The Child Behaviour Checklist (CBCL) for children aged 6–18 years (CBCL 6–18)30 was used to measure the children’s mental health from the parents’ perspective. We opted to use the CBCL 6–18 even for the children who had already turned 18 at the 3-year follow-up because: (1) all the children were still living at home with their parents and (2) using the adult version would have led to difficulties in estimating the changes in the level of problems from baseline. The CBCL 6–18 consists of 133 items encompassing two sections: (1) competence scales (20 items on activities and social scales) and (2) emotional and behavioural problems (113 items). In this study, only items related to emotional and behavioural problems were used. According to the Achenbach System of Empirically Based Assessment (ASEBA) guideline,31 alcohol- and sex-related items can be excluded for Muslim respondents. In this study, five sex-related items were considered culturally inappropriate for our target population and thus, they were omitted, leaving 107 items in the CBCL. There were three possible response options for each problem item: 0 (not true), 1 (somewhat or sometimes true) and 2 (very true or often true). Using the ASEBA manual for CBCL 6–18,31 we constructed six variables: a total problem score, two broad groupings of emotional and behavioural problems (internalising and externalising problems) and three syndrome scales (social, thought and attention problems). Higher scores indicate greater problem severity. In the current sample, Cronbach’s alphas at baseline, 2-month follow-up and 3-year follow-up were, respectively, 0.82, 0.75 and 0.69 for total problem scores and 0.85, 0.73 and 0.75 for externalising problems. Cronbach’s alphas for internalising problems and the three syndrome scales were low (for a detailed report please see online supplemental table 2S) and thus we opted to report the results for them only in online supplemental table 3S and figure 1S.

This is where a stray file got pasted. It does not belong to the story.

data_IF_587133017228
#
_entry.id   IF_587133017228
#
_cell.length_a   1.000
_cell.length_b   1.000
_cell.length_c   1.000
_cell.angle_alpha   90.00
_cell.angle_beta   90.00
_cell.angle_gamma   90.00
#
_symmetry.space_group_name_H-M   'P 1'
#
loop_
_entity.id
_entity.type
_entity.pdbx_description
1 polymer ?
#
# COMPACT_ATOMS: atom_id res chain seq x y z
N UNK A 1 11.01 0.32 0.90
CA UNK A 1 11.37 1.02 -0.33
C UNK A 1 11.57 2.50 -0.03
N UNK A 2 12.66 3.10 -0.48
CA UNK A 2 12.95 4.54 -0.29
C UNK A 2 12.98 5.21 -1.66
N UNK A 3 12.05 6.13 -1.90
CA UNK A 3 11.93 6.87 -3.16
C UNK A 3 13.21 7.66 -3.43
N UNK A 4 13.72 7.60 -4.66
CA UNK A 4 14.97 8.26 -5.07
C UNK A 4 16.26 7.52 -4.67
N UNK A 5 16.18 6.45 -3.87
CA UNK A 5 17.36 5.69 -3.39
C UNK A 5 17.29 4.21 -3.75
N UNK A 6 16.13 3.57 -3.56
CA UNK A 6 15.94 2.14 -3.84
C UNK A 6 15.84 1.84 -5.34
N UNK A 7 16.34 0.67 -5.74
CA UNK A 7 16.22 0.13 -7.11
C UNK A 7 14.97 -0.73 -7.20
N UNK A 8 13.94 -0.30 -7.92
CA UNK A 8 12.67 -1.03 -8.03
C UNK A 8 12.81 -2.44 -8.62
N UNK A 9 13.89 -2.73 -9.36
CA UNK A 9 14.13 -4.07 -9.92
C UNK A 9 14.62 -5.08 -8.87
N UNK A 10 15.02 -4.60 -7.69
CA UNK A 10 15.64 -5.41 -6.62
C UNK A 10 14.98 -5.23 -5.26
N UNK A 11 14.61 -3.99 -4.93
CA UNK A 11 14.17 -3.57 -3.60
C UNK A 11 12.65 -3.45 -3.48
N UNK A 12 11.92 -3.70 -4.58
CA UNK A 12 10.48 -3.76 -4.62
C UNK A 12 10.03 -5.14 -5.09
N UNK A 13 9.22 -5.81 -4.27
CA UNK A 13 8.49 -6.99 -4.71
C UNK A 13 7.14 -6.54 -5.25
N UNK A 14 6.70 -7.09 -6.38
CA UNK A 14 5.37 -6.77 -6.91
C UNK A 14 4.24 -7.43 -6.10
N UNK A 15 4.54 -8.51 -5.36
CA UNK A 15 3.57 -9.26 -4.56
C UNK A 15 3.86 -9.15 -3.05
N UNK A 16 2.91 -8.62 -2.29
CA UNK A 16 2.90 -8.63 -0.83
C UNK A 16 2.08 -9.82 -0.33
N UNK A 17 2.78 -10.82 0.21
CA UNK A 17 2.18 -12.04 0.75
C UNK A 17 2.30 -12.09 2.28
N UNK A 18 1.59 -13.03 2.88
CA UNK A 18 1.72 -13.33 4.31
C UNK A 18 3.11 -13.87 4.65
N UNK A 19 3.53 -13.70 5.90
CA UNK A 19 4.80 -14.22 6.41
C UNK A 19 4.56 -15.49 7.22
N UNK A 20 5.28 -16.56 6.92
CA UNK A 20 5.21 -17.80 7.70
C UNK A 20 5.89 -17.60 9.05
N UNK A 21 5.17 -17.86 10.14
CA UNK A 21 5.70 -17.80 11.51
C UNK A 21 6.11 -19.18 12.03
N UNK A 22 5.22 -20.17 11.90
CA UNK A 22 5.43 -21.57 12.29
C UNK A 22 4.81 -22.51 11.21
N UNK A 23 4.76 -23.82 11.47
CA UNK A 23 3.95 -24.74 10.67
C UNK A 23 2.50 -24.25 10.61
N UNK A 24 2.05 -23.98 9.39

The 12-item version of the General Health Questionnaire (GHQ-12)32 was used to measure the parents’ overall mental health over the previous few weeks. Each item was rated on a four-point Likert scale from 1 (better than usual) to 4 (much worse than usual), with higher scores indicating higher mental health distress. Cronbach’s alphas for GHQ-12 in this study were 0.80 (baseline), 0.91 (2-month follow-up) and 0.81 (3-year follow-up).
Both CBCL 6–18 and GHQ-12 were translated into Somali following the five steps of the WHO’s process of translation.33 The translation started with forward translation (from English to Somali) by the first author and an interpreter who worked independently. After the translations were compared, a reconciled version was agreed on. In the second step, backward translation was conducted by a bilingual social worker. In the third step, the backward translation was compared with the original version and then with the Somali version to check if the forward translation was accurate. In the fourth step, the Somali version of CBCL 6–18 and GHQ-12 were pilot tested with three mothers and fathers for accuracy. In the last step, the revision was proofread and approved by the ASEBA for CBCL 6–18 and by Mapi Research Trust for GHQ-12.
All analyses were performed using IBM SPSS Statistics (V.26). There were a few cases of missing data at the item level because some participants failed to answer all the questions. Thus, we started the analysis by reconstructing the mean outcome scores for participants who had at least filled in 70% of the items on each scale or subscale. This resulted in the retention of all 51 cases for CBCL and 49 cases for GHQ-12 in the analyses.
Descriptive statistics of baseline data were presented with mean (SD) or proportions (%). We used a series of t-tests and χ2 tests to compare the background characteristics of those who remained in the study at the 3-year follow-up and those who dropped out. One-way repeated measure analysis of variance (ANOVAs) were used to compute the within-subject change over time from baseline to 2-month follow-up and 3-year follow-up. We started by performing omnibus tests (whether the three means were different overall). When omnibus tests were significant (p<0.05), we carried out pairwise tests to specifically examine differences from baseline to 2-month follow-up and from baseline to 3-year follow-up. During these post hoc analyses, we adjusted the p values for multiple comparison using Bonferroni method. Cohen’s d effect size was calculated from F tests (d=0.2, small; d=0.5, medium and d=0.8, large).34
In addition, the clinical significance of change was measured from baseline to 2-month follow-up and 3-year follow-up using the method recommended by Jacobson and Truax.35 Population norms for the CBCL 6–18 and GHQ-12 were not available for the present study population. Therefore, we used the pretest scores for all participants in the original randomised controlled trial to calculate the SE of differences. We assumed a measurement reliability of 0.8 for each measure. The clinical significance of change was then presented as the proportion of children/parents who had deteriorated, remained unchanged or improved at 2 months and 3 years follow-ups.
Attrition and baseline characteristics